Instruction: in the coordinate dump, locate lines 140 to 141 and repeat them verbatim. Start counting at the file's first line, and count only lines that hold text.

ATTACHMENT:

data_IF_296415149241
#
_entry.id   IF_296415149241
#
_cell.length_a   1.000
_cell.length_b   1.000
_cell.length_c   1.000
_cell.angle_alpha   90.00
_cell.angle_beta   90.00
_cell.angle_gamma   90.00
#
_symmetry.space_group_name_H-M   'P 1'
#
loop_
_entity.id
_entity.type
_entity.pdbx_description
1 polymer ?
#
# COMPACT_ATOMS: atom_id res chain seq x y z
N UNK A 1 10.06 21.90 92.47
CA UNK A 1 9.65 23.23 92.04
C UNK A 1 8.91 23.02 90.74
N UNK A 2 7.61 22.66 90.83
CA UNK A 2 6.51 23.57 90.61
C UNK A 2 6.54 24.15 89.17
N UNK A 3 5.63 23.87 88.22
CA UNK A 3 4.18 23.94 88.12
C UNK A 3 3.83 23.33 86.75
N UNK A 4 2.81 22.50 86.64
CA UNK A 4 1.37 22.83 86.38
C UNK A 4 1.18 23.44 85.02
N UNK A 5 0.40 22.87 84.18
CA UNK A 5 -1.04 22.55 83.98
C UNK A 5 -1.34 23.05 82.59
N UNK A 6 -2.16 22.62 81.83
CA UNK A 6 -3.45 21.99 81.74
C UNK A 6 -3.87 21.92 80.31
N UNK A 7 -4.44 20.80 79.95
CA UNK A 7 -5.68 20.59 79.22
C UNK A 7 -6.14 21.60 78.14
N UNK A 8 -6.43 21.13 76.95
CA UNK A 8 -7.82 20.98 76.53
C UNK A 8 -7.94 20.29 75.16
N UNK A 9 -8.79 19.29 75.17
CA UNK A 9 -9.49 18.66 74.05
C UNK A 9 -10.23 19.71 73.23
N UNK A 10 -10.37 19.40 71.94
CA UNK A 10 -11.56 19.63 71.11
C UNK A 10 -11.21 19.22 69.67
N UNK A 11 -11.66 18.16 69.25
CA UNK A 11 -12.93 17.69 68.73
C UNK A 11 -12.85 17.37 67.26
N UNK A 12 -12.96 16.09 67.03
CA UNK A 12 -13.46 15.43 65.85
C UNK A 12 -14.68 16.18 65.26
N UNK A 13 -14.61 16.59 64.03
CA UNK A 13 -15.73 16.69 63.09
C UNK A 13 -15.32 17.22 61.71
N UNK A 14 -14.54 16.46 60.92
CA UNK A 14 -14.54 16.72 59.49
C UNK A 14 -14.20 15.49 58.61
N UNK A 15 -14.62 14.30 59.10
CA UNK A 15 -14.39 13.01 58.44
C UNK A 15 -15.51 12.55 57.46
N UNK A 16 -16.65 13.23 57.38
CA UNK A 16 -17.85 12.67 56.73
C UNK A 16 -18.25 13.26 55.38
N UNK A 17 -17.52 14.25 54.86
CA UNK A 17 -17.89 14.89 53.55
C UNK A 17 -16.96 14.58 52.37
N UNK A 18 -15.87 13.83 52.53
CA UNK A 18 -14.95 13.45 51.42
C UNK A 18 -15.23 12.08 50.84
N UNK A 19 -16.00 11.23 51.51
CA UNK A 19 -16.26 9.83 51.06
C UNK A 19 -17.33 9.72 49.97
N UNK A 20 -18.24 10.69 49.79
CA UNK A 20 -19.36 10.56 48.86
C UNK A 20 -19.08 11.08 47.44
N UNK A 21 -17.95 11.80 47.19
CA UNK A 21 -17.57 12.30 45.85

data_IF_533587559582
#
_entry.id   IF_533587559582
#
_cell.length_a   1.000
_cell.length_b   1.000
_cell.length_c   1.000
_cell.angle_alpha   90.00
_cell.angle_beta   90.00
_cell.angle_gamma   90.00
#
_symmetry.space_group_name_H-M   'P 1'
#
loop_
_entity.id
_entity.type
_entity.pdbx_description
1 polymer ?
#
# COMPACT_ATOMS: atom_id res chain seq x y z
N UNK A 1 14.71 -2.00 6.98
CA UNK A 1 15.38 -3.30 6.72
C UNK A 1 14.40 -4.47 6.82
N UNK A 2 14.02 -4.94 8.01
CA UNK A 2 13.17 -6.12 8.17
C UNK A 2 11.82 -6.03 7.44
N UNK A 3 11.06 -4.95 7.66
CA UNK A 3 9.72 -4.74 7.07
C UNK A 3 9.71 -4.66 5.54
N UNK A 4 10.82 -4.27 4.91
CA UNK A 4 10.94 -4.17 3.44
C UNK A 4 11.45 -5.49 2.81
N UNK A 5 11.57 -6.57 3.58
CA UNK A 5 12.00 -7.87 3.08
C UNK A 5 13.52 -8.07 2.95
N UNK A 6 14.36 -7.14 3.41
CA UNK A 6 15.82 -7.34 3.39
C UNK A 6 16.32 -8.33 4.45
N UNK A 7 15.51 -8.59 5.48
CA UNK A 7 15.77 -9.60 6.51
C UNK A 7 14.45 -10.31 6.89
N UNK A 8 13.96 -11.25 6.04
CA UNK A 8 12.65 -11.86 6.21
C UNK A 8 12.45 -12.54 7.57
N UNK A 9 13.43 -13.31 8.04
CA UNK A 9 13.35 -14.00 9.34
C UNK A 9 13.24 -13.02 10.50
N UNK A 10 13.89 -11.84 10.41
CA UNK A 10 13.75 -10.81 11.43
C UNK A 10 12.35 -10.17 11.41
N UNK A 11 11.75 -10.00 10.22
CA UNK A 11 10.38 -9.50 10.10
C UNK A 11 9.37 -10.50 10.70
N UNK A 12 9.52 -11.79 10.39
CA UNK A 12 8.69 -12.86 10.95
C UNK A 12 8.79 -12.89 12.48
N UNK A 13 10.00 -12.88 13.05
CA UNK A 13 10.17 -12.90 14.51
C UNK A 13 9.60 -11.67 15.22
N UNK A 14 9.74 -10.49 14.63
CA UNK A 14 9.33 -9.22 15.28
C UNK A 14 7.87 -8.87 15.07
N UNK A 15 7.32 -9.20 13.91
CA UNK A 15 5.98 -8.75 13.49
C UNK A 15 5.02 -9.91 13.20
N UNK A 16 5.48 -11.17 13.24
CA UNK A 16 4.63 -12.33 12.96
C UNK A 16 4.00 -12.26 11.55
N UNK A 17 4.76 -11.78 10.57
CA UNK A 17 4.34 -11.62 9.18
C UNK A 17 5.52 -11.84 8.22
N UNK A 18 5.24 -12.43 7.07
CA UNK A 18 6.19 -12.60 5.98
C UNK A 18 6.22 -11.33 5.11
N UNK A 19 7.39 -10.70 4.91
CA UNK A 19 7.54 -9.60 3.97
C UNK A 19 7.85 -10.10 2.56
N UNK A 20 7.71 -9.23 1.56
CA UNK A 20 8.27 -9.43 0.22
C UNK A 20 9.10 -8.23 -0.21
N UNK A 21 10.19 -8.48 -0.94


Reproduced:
CA UNK A 13 10.17 -12.90 14.51
C UNK A 13 9.60 -11.67 15.22